Agent Orange effects linger for Vietnam vets

U. BUFFALO (US)—Vietnam War-era veterans exposed to Agent Orange appear to have significantly more Graves’ disease, a thyroid disorder, than veterans with no exposure, a new study shows.

“The autoimmune disorder was three times more prevalent among veterans who encountered the dioxin-containing chemical,” says Ajay Varanasi, an endocrinology fellow at the University at Buffalo and first author on the study. “We also looked at other thyroid diagnoses, but we didn’t find any significant differences in thyroid cancer or nodules.”

Agent Orange is a defoliant that was used in Vietnam to destroy crops and reduce jungle foliage that could shelter enemy combatants. The herbicide contains dioxin, which has chemical properties similar to the thyroid hormones.

Graves’ disease is an autoimmune disease associated with overactivity of the thyroid gland. This gland releases the hormones that control body metabolism and are critical for regulating mood, weight, and mental and physical energy levels.

Varanasi and colleagues assessed the prevalence of major thyroid diagnoses in the Veterans Administration electronic medical record database for upstate New York veterans born between 1925 and 1953, the age group that would have been eligible for military service during the Vietnam era. They conducted the research at the Buffalo VA Medical Center.

They compared the frequency of diagnoses of thyroid cancer, nodules, hypothyroidism, and Graves’ disease in veterans who identified themselves as being exposed to Agent Orange (23,939) or not exposed to Agent Orange (200,109).

“Analyzing data on thyroid conditions, we found no difference in the prevalence of thyroid nodules or cancers between the exposed and non-exposed groups,” says Varanasi. “Graves’ disease, however, was three times more prevalent in the exposed group.

“Interestingly, hypothyroidism [lower than normal thyroid] was less common in the exposed group.”

Varanasi, who garnered first prize in the oral presentation category for this research at the American Association of Clinical Endocrinologists annual meeting held in Boston in April, says that in view of the known effects of dioxin on the immune system, further research should be conducted on the increased prevalence of Graves’ disease in Vietnam veterans. His research group is planning to continue this investigation either in vitro or in animal models.

More news from the University at Buffalo: www.buffalo.edu/news/

chat55 Comments

55 Comments

  1. Michael and Christine DeLeo

    My husband was 9th infantry 67-69.met in 1999. He had severe PTSD.We have 2 children 19 and 21 mike has 3 daughters all of whom have widespread medical issues.Mike is literally the walking dead.He has cancer, end stage liver disease w stage 4 cirrhosis (non drinkers) kidney disease (bad) ischemic heart disease, diabetes , dizzy all time and lethargic his legs are literally rotting off rotting skin size of apples that skin cells grow so fast have to shave off then raw pussy bloody wounds..va does not know what is causing it and in 2yrs can not heal it the pain is excruciating…he was soaked in agent orange he was a tunnel rat demolition specialist and I belive everything wrong w him is due to that A O.My heart goes out to all you who served in country and are suffering the effects of this dam chemical…anyone out there from the 9th would love to hear from you..and anyone suffering with rot on legs looks like ulcers but not..I believe its AO and about to file appeal…need help with leg stuff bad oh yes thyroid disease and I think Parkinson as I shake constantly but va doc said ” if I thought u had parkinsons I would test u ..think ive been tested NO.GOD BLESS YOU ALL YOUR ALL IN MY PRAYERS Mike and Christine DeLeo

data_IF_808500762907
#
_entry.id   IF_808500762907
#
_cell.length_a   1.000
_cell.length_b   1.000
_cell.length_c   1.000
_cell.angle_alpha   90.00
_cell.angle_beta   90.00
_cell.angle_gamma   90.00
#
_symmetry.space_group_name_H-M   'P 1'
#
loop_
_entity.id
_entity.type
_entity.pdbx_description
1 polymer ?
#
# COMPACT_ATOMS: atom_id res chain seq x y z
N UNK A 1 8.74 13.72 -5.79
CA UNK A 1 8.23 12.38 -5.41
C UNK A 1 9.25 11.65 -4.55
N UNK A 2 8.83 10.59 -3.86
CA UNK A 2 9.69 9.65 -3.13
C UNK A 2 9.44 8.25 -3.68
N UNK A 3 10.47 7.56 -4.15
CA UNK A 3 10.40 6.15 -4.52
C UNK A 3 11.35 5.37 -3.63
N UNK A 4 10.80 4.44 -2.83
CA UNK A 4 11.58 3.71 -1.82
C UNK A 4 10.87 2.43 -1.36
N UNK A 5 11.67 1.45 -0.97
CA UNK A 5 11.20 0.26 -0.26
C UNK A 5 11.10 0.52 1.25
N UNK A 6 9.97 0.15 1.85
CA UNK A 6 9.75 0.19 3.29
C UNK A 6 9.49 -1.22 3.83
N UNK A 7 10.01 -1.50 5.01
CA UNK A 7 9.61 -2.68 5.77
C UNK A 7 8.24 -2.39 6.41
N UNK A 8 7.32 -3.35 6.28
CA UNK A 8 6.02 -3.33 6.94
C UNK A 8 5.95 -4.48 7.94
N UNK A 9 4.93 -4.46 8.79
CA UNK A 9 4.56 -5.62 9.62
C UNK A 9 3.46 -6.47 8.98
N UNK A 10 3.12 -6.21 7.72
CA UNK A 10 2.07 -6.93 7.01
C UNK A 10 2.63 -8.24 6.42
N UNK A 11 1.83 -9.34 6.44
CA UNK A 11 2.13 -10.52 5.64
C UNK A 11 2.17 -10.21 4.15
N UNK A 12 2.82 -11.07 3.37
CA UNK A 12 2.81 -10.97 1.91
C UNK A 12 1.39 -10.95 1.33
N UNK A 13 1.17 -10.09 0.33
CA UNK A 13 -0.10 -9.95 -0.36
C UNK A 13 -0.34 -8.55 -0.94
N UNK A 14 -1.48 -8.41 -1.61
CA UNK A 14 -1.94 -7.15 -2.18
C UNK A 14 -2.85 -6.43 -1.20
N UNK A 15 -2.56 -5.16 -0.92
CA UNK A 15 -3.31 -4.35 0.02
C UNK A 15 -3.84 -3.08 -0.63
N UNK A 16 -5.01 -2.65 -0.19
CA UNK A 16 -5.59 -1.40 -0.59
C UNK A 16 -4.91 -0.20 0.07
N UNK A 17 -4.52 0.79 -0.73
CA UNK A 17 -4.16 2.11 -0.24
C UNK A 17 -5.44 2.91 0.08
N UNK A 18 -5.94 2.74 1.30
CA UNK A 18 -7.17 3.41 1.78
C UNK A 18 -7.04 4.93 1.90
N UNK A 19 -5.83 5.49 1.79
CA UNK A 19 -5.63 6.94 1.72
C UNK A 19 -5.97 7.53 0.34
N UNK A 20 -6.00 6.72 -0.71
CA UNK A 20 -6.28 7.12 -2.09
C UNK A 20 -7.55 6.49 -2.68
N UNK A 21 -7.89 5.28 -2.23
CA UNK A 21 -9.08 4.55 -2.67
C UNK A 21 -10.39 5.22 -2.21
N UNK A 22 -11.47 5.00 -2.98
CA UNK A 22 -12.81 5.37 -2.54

2. Cathy Vaughan

    I see I already left acomment. I’m not giving up until I find out if there was negligence on the part of the doctor who treated my husband w/ Remicade. No monitoring, no concern that he had heart issues, not forthcoming that Remicade is a huge risk. Never discussed it with me or my husband. I believe that Remicade did cause my husband to contract lymphoma and this quack of a doctor was OBLIVIOUS to my husbands rapid decline in health. If rheumatoid arthritis can cause lymphoma the doctor said nothing. I’d release her name but then I’d have 16 lawyers pounding at my door.

  3. Cathy vaughan

    My husband was exposed to agent orange in the early 70’s and 30 years later he started remicade treatments. I don’t have a clue as to whether the doctors treating him knew this but I don’t believe the agent orange made him sick I believe it was shear negligence in the part of the doctor treating him with remicade. This dangerous drug must be monitored for any signs of fungus leading to lymphoma and in my case that’s what happened not to mention my husband all if a sudden was diagnosed with cad and the doctor didn’t notice his rapid decline in health. For 50 cents I’d love for the whole world to know who this doctor is. She denied any wrong doing and never ever spoke with me or my husband about the risks of remicade.

  4. Right Side

    Is this has any thing to do with the autoimmune sickness like lupus and so on?

  5. Ingrid Shotts

    My husband served in Vietnam from 1967 t0 1968 and was exposed to three types of Agent Orange. He passed away of small cell lung cancer last November. I also believe that his life was shortened by the cancer specialist that treated him for leukemia, which was negative twice, but she never checked for any other disorder. Please all of you Vietnam Veterans get a second or third opinion and preferable by John Hopkins Hospital. Thank You.

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